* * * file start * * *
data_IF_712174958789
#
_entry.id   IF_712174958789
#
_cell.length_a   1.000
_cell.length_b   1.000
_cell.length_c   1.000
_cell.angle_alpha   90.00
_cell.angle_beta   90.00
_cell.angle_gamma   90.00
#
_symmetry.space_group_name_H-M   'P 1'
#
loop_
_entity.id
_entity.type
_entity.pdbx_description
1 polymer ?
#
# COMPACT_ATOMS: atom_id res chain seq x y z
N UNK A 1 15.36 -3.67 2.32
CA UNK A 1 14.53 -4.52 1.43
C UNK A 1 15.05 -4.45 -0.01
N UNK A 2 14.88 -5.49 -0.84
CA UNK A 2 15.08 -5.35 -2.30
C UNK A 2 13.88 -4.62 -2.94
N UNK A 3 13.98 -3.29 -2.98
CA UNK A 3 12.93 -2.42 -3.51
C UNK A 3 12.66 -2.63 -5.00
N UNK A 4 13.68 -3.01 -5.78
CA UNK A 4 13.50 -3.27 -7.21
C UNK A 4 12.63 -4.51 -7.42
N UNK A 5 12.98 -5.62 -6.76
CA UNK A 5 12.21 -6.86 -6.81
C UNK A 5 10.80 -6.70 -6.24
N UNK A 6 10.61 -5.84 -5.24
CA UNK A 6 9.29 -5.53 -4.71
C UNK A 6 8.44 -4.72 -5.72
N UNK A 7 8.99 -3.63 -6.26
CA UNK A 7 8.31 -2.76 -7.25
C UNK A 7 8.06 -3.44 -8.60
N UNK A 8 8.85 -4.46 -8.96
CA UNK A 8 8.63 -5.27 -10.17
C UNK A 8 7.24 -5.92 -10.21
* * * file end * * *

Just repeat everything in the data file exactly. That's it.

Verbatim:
data_IF_712174958789
#
_entry.id   IF_712174958789
#
_cell.length_a   1.000
_cell.length_b   1.000
_cell.length_c   1.000
_cell.angle_alpha   90.00
_cell.angle_beta   90.00
_cell.angle_gamma   90.00
#
_symmetry.space_group_name_H-M   'P 1'
#
loop_
_entity.id
_entity.type
_entity.pdbx_description
1 polymer ?
#
# COMPACT_ATOMS: atom_id res chain seq x y z
N UNK A 1 15.36 -3.67 2.32
CA UNK A 1 14.53 -4.52 1.43
C UNK A 1 15.05 -4.45 -0.01
N UNK A 2 14.88 -5.49 -0.84
CA UNK A 2 15.08 -5.35 -2.30
C UNK A 2 13.88 -4.62 -2.94
N UNK A 3 13.98 -3.29 -2.98
CA UNK A 3 12.93 -2.42 -3.51
C UNK A 3 12.66 -2.63 -5.00
N UNK A 4 13.68 -3.01 -5.78
CA UNK A 4 13.50 -3.27 -7.21
C UNK A 4 12.63 -4.51 -7.42
N UNK A 5 12.98 -5.62 -6.76
CA UNK A 5 12.21 -6.86 -6.81
C UNK A 5 10.80 -6.70 -6.24
N UNK A 6 10.61 -5.84 -5.24
CA UNK A 6 9.29 -5.53 -4.71
C UNK A 6 8.44 -4.72 -5.72
N UNK A 7 8.99 -3.63 -6.26
CA UNK A 7 8.31 -2.76 -7.25
C UNK A 7 8.06 -3.44 -8.60
N UNK A 8 8.85 -4.46 -8.96
CA UNK A 8 8.63 -5.27 -10.17
C UNK A 8 7.24 -5.92 -10.21